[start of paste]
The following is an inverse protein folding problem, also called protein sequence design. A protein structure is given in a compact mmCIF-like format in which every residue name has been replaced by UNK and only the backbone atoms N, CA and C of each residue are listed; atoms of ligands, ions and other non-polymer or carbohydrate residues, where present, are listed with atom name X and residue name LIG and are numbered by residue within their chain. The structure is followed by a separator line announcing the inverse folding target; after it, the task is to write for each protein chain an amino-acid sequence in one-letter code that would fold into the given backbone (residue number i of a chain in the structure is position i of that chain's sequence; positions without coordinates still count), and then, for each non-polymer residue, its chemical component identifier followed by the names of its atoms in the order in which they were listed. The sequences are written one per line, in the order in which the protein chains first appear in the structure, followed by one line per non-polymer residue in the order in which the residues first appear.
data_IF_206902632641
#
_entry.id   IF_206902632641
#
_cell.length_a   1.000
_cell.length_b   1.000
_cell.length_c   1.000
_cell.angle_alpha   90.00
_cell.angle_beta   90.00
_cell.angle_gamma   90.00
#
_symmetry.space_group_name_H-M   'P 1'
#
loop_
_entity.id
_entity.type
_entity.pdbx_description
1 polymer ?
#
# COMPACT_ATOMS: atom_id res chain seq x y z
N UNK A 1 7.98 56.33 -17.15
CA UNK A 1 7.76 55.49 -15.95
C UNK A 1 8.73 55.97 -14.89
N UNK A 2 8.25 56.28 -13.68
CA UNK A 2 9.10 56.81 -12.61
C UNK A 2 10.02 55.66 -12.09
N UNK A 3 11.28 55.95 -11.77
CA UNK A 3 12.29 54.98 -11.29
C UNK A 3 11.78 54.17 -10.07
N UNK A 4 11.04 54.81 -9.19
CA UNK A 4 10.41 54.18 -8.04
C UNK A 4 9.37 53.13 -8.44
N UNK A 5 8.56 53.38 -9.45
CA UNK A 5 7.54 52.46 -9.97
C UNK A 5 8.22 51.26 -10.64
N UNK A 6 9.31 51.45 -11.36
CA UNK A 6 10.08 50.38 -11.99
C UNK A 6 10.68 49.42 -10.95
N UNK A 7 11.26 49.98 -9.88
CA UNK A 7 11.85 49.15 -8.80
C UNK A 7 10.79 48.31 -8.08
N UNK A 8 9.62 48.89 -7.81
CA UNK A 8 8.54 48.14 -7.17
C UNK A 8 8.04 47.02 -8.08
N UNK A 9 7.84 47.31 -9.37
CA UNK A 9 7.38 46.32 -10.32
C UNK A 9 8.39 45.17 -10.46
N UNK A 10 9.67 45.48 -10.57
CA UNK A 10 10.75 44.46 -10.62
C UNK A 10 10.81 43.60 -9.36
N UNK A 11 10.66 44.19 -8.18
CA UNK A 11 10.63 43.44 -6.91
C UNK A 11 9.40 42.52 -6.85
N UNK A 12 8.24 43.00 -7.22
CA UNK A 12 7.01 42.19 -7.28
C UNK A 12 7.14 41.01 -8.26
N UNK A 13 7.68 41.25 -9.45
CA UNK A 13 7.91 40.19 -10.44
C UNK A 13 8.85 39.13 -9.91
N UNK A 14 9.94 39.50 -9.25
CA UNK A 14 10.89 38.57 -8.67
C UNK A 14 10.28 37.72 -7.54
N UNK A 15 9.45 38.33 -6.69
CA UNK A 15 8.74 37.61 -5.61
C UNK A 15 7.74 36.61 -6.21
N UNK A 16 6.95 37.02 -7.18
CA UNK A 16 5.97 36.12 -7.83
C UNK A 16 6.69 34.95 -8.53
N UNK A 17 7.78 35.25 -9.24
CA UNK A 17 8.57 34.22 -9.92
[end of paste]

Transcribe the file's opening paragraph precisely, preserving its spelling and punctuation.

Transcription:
The following is an inverse protein folding problem, also called protein sequence design. A protein structure is given in a compact mmCIF-like format in which every residue name has been replaced by UNK and only the backbone atoms N, CA and C of each residue are listed; atoms of ligands, ions and other non-polymer or carbohydrate residues, where present, are listed with atom name X and residue name LIG and are numbered by residue within their chain. The structure is followed by a separator line announcing the inverse folding target; after it, the task is to write for each protein chain an amino-acid sequence in one-letter code that would fold into the given backbone (residue number i of a chain in the structure is position i of that chain's sequence; positions without coordinates still count), and then, for each non-polymer residue, its chemical component identifier followed by the names of its atoms in the order in which they were listed. The sequences are written one per line, in the order in which the protein chains first appear in the structure, followed by one line per non-polymer residue in the order in which the residues first appear.